It’s especially hard to pick out examples of moments Bottas forced the issue and wrestled a race into his control

In an instant Russell has shown he’s capable of something that, for all Bottas’s positive attributes, Mercedes can only really rely on from Hamilton with its current line-up.

Mercedes boss Toto Wolff said he had not worked out exactly what this race meant for the team’s future, but if we are to extrapolate one weekend into a much wider conclusion (a dangerous exercise) it should be ‘Russell should be the man alongside Hamilton to give Mercedes an even stronger wingman’ or ‘Russell is the future even if it has to be post-Hamilton’.

Valtteri Bottas

Bottas brings a lot to the table and on the rare occasions Hamilton falters, Mercedes can almost always rely on Bottas to be there. But not always.

It’s especially hard to pick out examples of moments Bottas forced the issue and wrestled a race into his control – that goes for races in which he has fallen back and needs to recover, and races that are there for taking but are never quite grasped.

“As soon as I got by Valtteri I thought ‘yeah, I can do this'” :: George Russell

At the first attempt in a Mercedes, with circumstances shifted around out of his control and out of his favour, Russell made a good case to argue that he does not have that weakness.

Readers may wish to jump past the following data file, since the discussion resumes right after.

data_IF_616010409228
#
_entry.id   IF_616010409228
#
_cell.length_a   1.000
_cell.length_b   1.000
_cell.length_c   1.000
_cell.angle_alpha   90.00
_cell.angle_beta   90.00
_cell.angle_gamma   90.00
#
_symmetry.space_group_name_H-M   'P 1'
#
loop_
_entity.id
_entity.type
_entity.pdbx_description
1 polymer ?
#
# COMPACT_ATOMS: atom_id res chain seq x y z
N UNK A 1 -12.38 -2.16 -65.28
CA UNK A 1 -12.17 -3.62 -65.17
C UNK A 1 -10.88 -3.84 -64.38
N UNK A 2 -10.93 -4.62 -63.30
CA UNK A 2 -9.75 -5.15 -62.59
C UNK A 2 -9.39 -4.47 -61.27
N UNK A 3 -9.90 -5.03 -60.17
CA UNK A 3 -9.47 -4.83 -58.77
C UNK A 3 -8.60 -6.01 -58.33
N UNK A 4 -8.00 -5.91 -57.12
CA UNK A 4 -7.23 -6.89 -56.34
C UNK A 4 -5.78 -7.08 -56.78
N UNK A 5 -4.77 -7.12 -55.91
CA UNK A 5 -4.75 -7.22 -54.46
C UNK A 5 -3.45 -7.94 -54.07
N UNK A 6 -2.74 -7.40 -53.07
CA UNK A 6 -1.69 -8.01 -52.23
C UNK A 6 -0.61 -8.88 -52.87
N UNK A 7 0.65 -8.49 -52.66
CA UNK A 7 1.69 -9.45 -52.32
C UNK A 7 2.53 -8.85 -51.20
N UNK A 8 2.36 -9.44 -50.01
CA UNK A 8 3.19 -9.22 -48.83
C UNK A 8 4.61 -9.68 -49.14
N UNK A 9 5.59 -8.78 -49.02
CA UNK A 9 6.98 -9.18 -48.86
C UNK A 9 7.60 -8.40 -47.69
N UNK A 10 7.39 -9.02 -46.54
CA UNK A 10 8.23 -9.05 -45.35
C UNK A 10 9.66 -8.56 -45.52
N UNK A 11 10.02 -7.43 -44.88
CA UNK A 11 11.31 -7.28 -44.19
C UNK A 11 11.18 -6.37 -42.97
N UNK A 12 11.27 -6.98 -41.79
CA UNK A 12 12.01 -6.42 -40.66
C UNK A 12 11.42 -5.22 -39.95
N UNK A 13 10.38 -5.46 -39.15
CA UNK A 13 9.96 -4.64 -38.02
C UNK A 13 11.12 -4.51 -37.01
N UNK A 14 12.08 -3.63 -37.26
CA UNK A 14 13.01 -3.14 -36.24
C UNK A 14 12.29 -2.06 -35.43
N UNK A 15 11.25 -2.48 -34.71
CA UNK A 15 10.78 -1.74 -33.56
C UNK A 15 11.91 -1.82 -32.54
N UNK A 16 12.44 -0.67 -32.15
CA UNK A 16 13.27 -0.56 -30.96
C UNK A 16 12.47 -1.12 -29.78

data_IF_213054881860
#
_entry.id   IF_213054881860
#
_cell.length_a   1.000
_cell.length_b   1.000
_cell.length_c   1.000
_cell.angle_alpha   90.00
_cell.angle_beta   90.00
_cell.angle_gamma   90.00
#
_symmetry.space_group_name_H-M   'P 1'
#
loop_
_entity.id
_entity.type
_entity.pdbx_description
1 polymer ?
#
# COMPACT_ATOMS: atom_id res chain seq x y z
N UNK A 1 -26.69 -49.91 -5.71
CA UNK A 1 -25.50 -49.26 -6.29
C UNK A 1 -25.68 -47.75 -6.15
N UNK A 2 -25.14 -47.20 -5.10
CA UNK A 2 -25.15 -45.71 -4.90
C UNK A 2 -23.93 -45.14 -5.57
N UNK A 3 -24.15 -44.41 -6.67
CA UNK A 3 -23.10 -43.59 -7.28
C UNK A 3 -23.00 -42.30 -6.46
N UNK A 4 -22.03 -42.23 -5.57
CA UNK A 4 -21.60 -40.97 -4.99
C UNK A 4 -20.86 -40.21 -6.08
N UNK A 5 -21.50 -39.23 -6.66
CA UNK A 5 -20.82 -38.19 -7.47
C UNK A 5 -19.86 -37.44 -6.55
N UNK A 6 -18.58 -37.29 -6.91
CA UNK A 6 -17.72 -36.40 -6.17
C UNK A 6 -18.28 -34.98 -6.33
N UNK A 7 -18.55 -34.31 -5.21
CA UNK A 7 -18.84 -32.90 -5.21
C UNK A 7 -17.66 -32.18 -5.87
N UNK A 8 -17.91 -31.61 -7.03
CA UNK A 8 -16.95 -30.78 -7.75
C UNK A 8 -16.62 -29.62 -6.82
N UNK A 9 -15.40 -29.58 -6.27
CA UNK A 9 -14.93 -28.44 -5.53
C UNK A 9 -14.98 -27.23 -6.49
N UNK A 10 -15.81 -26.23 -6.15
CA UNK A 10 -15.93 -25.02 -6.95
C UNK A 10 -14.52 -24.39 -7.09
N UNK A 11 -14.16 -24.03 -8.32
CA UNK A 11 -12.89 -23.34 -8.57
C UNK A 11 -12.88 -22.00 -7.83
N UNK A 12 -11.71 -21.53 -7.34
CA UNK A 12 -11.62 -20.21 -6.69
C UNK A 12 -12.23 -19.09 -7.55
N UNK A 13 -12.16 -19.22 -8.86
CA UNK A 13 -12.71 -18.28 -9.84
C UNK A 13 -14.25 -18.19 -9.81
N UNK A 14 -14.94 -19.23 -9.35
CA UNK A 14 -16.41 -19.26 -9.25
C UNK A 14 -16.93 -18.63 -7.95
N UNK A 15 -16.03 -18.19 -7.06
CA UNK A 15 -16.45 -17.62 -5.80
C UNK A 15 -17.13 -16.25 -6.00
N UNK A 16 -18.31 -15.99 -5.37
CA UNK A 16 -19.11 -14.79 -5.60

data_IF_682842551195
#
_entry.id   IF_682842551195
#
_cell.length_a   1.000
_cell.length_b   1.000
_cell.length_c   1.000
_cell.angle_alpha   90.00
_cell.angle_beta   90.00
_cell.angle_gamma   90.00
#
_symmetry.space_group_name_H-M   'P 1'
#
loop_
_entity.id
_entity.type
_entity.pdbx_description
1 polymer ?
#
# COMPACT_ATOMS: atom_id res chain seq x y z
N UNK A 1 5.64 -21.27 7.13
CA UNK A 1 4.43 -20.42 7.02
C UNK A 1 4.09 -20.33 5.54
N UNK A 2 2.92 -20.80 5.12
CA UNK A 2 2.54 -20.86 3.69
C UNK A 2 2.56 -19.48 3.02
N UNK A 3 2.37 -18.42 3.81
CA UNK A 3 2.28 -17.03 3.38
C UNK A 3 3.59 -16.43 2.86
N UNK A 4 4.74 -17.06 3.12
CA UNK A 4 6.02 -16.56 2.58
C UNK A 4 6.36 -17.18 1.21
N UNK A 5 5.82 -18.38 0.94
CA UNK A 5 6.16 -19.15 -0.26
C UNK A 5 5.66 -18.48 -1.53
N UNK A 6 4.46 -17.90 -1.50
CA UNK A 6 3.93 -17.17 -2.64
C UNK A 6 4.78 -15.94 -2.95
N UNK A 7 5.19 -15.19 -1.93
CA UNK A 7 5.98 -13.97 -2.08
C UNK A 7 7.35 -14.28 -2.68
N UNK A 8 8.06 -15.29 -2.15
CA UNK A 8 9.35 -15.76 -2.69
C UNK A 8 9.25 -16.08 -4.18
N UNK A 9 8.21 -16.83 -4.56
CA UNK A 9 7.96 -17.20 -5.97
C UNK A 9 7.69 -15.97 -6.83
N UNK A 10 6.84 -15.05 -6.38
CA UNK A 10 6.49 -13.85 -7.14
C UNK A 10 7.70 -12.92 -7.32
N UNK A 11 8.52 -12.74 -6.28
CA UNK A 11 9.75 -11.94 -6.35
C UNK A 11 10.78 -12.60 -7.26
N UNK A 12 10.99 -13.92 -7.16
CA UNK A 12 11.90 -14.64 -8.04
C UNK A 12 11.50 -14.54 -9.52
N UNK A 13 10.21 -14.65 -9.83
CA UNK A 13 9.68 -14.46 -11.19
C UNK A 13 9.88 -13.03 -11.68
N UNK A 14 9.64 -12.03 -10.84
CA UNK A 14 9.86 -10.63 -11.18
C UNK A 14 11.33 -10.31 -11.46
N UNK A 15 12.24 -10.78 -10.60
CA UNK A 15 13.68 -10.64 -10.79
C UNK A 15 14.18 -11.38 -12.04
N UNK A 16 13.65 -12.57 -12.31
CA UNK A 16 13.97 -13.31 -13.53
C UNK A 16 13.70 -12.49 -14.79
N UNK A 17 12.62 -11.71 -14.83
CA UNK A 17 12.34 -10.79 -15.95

His pass on Bottas should have been the move that set Russell up to reclaim victory. It looked like it would be.

“Regardless of the driver the overtake was a nice one,” Russell said. “It’s always nice to be on the attacking front and managing to fire it down the inside into Turn 7, which is not an ordinary overtaking spot, was great.

“I was really pumped up at that point. As soon as I made that move stick, I thought ‘you know what, I think the victory is on here’.

“I wasn’t so sure during that safety car when I sat in P5. But as soon as I got by Valtteri I thought ‘yeah, I can do this’.”

It was the beginning of a rapid ascent from fifth to second, but Russell’s progress was halted swiftly during his bid to close down race leader Sergio Perez, when a puncture sent him back into the pits.

It was immensely frustrating given most of the hard work had been done and some of it had been done twice.

George Russell Mercedes Sakhir Grand Prix 2020

“One small error changed the whole dynamic,” Russell said. And the brilliance of the drive went unrewarded in the moment. Instead of an overtake on Mercedes’ full-season driver, the man whose seat Russell wants to take, paving the way for a stunning recovery to victory, it will be reduced to a footnote in most accounts.

But the work that came before the misfortune was not undermined. Not in the slightest.

As a visible, brilliant manifestation of Russell’s skill and assuredness on his Mercedes debut, it slots into an important body of work compiled over the last few days that will not be forgotten by anyone at the team in a hurry.

Russell’s pass on Bottas counted for nothing in the context of the race. In the bigger picture, it should still count for a lot more.